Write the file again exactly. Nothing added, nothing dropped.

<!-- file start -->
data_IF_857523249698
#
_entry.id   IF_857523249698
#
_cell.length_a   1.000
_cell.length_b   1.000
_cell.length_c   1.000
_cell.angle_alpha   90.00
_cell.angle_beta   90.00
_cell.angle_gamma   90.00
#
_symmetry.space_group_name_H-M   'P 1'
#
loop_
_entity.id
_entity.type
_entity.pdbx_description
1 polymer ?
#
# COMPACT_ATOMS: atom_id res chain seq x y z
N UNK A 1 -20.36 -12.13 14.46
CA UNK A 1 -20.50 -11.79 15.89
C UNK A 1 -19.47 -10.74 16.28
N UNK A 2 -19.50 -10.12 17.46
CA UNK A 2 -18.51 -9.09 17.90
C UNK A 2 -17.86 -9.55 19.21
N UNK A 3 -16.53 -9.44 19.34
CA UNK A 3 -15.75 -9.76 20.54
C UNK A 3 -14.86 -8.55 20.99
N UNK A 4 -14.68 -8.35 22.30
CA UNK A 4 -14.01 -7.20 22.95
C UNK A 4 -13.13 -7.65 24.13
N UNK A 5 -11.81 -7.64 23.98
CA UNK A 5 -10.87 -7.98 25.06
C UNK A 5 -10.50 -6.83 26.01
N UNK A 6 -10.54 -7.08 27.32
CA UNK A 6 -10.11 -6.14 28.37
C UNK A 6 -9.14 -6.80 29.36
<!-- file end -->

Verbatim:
data_IF_857523249698
#
_entry.id   IF_857523249698
#
_cell.length_a   1.000
_cell.length_b   1.000
_cell.length_c   1.000
_cell.angle_alpha   90.00
_cell.angle_beta   90.00
_cell.angle_gamma   90.00
#
_symmetry.space_group_name_H-M   'P 1'
#
loop_
_entity.id
_entity.type
_entity.pdbx_description
1 polymer ?
#
# COMPACT_ATOMS: atom_id res chain seq x y z
N UNK A 1 -20.36 -12.13 14.46
CA UNK A 1 -20.50 -11.79 15.89
C UNK A 1 -19.47 -10.74 16.28
N UNK A 2 -19.50 -10.12 17.46
CA UNK A 2 -18.51 -9.09 17.90
C UNK A 2 -17.86 -9.55 19.21
N UNK A 3 -16.53 -9.44 19.34
CA UNK A 3 -15.75 -9.76 20.54
C UNK A 3 -14.86 -8.55 20.99
N UNK A 4 -14.68 -8.35 22.30
CA UNK A 4 -14.01 -7.20 22.95
C UNK A 4 -13.13 -7.65 24.13
N UNK A 5 -11.81 -7.64 23.98
CA UNK A 5 -10.87 -7.98 25.06
C UNK A 5 -10.50 -6.83 26.01
N UNK A 6 -10.54 -7.08 27.32
CA UNK A 6 -10.11 -6.14 28.37
C UNK A 6 -9.14 -6.80 29.36